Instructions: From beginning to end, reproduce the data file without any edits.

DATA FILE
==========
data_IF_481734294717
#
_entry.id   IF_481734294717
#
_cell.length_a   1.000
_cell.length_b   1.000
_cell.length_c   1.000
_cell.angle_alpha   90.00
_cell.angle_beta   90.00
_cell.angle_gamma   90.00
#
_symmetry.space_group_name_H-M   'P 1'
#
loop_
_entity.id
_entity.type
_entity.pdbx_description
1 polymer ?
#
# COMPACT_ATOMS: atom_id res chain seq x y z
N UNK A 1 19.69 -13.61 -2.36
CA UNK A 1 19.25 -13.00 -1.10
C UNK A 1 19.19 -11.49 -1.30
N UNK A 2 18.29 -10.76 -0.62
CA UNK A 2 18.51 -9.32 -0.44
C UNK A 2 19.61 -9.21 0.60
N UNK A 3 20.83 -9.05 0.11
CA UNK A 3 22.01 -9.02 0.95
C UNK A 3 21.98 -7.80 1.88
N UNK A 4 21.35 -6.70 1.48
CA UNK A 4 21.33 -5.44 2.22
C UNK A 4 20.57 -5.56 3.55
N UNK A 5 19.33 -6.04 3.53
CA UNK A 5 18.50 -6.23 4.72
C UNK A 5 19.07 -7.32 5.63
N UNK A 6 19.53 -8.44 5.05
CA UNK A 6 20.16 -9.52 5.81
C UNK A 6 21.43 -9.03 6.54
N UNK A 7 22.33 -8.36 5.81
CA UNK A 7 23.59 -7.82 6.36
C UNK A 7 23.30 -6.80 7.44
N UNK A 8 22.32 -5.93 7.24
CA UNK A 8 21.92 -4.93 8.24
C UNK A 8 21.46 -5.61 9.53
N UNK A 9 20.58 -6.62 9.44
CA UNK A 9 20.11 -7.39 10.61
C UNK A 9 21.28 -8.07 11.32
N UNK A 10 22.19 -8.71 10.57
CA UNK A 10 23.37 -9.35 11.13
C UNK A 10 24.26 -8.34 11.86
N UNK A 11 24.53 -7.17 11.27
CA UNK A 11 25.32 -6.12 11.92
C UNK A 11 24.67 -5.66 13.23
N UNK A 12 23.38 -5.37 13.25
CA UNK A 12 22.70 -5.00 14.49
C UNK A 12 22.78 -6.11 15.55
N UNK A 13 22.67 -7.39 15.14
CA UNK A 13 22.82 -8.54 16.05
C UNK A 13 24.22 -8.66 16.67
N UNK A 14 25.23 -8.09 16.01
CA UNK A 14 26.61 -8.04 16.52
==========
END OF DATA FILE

data_IF_481734294717
#
_entry.id   IF_481734294717
#
_cell.length_a   1.000
_cell.length_b   1.000
_cell.length_c   1.000
_cell.angle_alpha   90.00
_cell.angle_beta   90.00
_cell.angle_gamma   90.00
#
_symmetry.space_group_name_H-M   'P 1'
#
loop_
_entity.id
_entity.type
_entity.pdbx_description
1 polymer ?
#
# COMPACT_ATOMS: atom_id res chain seq x y z
N UNK A 1 19.69 -13.61 -2.36
CA UNK A 1 19.25 -13.00 -1.10
C UNK A 1 19.19 -11.49 -1.30
N UNK A 2 18.29 -10.76 -0.62
CA UNK A 2 18.51 -9.32 -0.44
C UNK A 2 19.61 -9.21 0.60
N UNK A 3 20.83 -9.05 0.11
CA UNK A 3 22.01 -9.02 0.95
C UNK A 3 21.98 -7.80 1.88
N UNK A 4 21.35 -6.70 1.48
CA UNK A 4 21.33 -5.44 2.22
C UNK A 4 20.57 -5.56 3.55
N UNK A 5 19.33 -6.04 3.53
CA UNK A 5 18.50 -6.23 4.72
C UNK A 5 19.07 -7.32 5.63
N UNK A 6 19.53 -8.44 5.05
CA UNK A 6 20.16 -9.52 5.81
C UNK A 6 21.43 -9.03 6.54
N UNK A 7 22.33 -8.36 5.81
CA UNK A 7 23.59 -7.82 6.36
C UNK A 7 23.30 -6.80 7.44
N UNK A 8 22.32 -5.93 7.24
CA UNK A 8 21.92 -4.93 8.24
C UNK A 8 21.46 -5.61 9.53
N UNK A 9 20.58 -6.62 9.44
CA UNK A 9 20.11 -7.39 10.61
C UNK A 9 21.28 -8.07 11.32
N UNK A 10 22.19 -8.71 10.57
CA UNK A 10 23.37 -9.35 11.13
C UNK A 10 24.26 -8.34 11.86
N UNK A 11 24.53 -7.17 11.27
CA UNK A 11 25.32 -6.12 11.92
C UNK A 11 24.67 -5.66 13.23
N UNK A 12 23.38 -5.37 13.25
CA UNK A 12 22.70 -5.00 14.49
C UNK A 12 22.78 -6.11 15.55
N UNK A 13 22.67 -7.39 15.14
CA UNK A 13 22.82 -8.54 16.05
C UNK A 13 24.22 -8.66 16.67
N UNK A 14 25.23 -8.09 16.01
CA UNK A 14 26.61 -8.04 16.52